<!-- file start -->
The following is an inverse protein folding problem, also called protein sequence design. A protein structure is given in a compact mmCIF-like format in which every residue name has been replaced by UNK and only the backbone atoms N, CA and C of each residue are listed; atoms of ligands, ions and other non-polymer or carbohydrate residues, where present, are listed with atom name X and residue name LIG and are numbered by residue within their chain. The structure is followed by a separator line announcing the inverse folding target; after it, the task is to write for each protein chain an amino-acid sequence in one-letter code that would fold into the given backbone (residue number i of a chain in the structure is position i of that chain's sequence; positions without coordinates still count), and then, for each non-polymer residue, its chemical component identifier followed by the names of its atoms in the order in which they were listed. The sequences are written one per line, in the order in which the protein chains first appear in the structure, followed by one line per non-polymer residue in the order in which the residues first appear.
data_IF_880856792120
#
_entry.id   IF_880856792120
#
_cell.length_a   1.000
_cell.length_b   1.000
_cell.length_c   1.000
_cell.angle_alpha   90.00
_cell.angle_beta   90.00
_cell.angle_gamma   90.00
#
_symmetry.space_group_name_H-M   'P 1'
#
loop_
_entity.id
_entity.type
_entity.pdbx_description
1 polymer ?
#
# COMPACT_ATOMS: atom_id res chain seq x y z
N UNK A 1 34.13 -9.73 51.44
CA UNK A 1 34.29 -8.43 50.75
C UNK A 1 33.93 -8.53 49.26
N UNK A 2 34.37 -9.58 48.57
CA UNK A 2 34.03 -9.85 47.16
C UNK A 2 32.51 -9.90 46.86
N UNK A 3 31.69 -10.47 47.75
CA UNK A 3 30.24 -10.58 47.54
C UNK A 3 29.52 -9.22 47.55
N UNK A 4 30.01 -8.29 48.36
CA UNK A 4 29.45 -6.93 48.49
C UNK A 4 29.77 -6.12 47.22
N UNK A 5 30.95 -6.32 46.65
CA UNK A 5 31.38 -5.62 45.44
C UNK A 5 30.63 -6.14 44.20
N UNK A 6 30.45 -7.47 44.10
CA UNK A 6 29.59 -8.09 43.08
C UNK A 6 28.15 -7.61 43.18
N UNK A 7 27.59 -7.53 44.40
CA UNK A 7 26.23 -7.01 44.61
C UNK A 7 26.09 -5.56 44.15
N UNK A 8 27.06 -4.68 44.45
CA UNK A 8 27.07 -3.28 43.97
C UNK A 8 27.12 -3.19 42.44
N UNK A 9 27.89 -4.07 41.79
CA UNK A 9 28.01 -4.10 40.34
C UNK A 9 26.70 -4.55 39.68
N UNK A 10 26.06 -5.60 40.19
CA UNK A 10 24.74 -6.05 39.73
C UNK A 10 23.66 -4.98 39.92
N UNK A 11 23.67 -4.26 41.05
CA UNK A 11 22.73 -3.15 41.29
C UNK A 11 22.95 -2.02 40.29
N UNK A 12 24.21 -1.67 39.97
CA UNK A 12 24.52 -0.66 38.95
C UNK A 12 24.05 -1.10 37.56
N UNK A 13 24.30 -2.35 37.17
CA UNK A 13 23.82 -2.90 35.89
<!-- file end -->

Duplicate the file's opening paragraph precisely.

The following is an inverse protein folding problem, also called protein sequence design. A protein structure is given in a compact mmCIF-like format in which every residue name has been replaced by UNK and only the backbone atoms N, CA and C of each residue are listed; atoms of ligands, ions and other non-polymer or carbohydrate residues, where present, are listed with atom name X and residue name LIG and are numbered by residue within their chain. The structure is followed by a separator line announcing the inverse folding target; after it, the task is to write for each protein chain an amino-acid sequence in one-letter code that would fold into the given backbone (residue number i of a chain in the structure is position i of that chain's sequence; positions without coordinates still count), and then, for each non-polymer residue, its chemical component identifier followed by the names of its atoms in the order in which they were listed. The sequences are written one per line, in the order in which the protein chains first appear in the structure, followed by one line per non-polymer residue in the order in which the residues first appear.